Sunday, 12 January 2014

Dress Down Sunday: Pamela by Samuel Richardson

published 1740



LOOKING AT WHAT GOES ON UNDER THE CLOTHES






[Pamela, a young maid, is virtually being kept prisoner in her employer’s house, with an older woman guarding her]

But I begin to be afraid my writings may be discovered; for they grow large: I stitch them hitherto in my under-coat, next my linen.

[Her employer is demanding to see her writings. He says:] I have searched every place above, and in your closet, for them, and cannot find them; so I will know where they are. Now, said he, it is my opinion they are about you; and I never undressed a girl in my life; but I will now begin to strip my pretty Pamela; and I hope I shall not go far before I find them. I fell a crying, and said, I will not be used in this manner.

Pray, sir, said I, (for he began to unpin my handkerchief,) consider! Pray sir, do!—And pray, said he, do you consider. For I will see these papers. But may be, said he, they are tied about your knees, with your garters, and stooped. Was ever any thing so vile and so wicked?—I fell on my knees, and said, What can I do? What can I do? If you'll let me go up I'll fetch them to you….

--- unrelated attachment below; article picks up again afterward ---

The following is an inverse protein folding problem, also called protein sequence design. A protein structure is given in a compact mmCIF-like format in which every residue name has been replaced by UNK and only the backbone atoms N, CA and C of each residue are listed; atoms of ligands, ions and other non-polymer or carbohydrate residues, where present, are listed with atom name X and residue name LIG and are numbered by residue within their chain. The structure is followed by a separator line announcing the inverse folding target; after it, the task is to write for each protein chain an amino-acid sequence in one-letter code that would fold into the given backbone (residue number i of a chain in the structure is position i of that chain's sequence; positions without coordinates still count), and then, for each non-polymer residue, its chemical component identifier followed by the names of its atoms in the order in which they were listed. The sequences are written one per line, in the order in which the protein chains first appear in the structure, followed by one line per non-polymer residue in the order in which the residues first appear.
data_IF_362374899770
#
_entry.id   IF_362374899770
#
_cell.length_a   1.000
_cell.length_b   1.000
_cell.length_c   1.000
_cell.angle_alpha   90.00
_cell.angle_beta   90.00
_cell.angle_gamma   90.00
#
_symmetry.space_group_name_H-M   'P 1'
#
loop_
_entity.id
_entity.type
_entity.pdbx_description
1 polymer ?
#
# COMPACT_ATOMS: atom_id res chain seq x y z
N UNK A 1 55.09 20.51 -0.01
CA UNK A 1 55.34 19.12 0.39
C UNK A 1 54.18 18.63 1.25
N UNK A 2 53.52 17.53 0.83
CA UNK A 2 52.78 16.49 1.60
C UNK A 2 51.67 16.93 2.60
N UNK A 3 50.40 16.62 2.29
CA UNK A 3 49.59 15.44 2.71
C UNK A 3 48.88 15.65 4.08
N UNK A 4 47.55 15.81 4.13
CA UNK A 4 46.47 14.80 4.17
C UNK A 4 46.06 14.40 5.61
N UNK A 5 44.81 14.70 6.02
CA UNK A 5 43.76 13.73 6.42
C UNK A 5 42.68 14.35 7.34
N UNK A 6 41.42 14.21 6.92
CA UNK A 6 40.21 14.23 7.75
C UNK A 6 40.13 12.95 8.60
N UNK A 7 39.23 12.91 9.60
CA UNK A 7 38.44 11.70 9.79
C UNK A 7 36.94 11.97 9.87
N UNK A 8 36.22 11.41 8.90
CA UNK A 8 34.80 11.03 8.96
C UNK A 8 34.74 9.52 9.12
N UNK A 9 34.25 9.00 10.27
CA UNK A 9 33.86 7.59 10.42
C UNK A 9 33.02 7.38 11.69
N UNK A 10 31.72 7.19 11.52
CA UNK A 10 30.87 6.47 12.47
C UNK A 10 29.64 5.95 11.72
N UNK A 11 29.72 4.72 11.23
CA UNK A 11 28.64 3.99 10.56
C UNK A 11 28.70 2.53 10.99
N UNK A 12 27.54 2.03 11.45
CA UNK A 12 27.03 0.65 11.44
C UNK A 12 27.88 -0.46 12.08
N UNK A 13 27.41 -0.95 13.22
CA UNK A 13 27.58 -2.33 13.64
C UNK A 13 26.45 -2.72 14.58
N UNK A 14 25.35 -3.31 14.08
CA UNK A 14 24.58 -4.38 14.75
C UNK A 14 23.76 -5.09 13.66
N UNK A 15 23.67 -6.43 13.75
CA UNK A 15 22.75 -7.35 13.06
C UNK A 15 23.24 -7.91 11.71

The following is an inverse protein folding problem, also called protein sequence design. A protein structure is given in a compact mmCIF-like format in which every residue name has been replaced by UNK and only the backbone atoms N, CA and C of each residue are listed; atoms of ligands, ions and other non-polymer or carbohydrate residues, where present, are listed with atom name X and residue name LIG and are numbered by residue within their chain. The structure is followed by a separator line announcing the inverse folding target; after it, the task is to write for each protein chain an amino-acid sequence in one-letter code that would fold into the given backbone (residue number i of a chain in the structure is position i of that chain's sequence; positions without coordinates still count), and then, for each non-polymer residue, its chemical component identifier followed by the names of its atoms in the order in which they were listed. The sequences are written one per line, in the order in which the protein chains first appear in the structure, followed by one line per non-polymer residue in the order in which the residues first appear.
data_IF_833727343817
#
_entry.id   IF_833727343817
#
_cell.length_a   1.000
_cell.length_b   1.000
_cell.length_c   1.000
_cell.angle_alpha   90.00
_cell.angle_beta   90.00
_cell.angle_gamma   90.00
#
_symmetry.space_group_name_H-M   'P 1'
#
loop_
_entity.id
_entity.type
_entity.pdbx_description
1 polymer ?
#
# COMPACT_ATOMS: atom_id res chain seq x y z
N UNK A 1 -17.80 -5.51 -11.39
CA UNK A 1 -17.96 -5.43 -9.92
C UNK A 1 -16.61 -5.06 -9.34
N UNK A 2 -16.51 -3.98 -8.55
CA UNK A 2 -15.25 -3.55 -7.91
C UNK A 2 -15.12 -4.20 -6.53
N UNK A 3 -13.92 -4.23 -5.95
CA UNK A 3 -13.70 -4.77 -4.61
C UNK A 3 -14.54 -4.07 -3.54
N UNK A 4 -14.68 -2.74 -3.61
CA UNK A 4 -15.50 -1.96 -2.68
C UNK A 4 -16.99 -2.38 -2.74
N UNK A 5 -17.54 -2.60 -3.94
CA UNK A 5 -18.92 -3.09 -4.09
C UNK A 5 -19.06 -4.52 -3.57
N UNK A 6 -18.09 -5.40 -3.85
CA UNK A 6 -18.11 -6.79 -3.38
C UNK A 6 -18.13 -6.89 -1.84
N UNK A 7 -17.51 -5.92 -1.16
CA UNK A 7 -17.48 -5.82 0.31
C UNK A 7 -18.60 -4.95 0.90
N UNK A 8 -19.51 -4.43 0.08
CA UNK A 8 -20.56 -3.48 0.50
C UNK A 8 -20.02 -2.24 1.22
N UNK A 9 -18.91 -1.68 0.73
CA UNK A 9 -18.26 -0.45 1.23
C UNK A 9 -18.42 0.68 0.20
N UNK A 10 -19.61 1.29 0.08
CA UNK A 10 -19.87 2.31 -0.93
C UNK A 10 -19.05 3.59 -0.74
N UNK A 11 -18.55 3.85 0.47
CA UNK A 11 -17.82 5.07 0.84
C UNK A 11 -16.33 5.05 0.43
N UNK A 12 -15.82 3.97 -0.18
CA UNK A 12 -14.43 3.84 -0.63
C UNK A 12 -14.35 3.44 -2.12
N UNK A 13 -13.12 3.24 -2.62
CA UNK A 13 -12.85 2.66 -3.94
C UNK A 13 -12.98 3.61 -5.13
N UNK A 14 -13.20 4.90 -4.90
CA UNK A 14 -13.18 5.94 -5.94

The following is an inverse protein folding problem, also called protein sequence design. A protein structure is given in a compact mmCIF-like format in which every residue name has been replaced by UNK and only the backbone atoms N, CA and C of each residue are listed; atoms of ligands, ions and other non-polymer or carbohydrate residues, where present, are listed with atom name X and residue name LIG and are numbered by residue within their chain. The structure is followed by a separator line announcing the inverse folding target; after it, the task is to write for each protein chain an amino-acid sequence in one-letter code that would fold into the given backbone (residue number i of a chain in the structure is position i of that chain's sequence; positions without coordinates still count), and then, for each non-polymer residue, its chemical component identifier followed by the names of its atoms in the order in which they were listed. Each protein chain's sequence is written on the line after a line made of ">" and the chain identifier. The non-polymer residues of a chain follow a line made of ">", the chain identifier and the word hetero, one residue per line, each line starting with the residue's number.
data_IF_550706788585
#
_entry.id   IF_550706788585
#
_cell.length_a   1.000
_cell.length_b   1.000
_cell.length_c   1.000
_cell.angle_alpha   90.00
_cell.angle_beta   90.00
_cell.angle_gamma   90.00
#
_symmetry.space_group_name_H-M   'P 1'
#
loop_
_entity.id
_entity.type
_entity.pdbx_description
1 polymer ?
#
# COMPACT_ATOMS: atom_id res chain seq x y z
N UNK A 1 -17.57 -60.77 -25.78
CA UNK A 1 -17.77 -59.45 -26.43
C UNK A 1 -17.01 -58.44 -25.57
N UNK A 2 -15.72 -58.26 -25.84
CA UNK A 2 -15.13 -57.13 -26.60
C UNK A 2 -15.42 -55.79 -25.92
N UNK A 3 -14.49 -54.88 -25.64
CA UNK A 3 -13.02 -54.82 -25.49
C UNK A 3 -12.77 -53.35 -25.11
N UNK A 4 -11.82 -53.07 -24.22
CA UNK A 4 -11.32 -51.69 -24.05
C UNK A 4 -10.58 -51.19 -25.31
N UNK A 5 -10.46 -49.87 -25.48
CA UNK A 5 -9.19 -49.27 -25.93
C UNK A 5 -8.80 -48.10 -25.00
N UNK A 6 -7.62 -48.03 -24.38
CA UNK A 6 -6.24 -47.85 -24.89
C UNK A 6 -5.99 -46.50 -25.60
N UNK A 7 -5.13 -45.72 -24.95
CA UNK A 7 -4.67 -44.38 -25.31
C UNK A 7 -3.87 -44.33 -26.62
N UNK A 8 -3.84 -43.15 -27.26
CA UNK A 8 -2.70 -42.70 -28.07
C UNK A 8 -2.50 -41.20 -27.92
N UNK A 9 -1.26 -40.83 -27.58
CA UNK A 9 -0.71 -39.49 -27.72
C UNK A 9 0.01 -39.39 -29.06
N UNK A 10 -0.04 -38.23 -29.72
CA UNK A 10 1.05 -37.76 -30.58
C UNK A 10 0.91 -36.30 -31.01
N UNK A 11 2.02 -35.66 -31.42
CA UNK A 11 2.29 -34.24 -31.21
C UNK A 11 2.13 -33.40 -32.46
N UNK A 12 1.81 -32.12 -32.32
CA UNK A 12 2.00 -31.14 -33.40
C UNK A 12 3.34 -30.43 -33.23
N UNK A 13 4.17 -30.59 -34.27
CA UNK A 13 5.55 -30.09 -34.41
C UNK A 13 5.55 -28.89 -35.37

And so he let me go up stairs, crying sadly for vexation to be so used. Sure nobody was ever so served as I am! I went to my closet, and there I sat me down…. I must all undress me, in a manner, to untack them… So I took off my under-coat, and with great trouble of mind, unsewed them from it.



observations: This entry arose from my Diaries piece published in the Guardian books blog this week: as I said then, Pamela sews her account of her life into her petticoat. Could there be a finer metaphor for the history of women and their stories over the past 500 years?

This book is confounding. It constantly tips up your 21st century expectations – one moment it feels quite modern, the next you are left open-mouthed with shock at the attitudes of 250 years ago.

Pamela has been maid to Lady B, and when her mistress dies, she is ‘inherited’ by the son, Mr B. She is beautiful and innocent, and he has designs on her, which she strongly resists. He plots and schemes to seduce her, and the twists and turns of the story at this stage are engrossing. Some people can be trusted and some people cannot. Eventually he carries her off to a different house, where she knows no-one.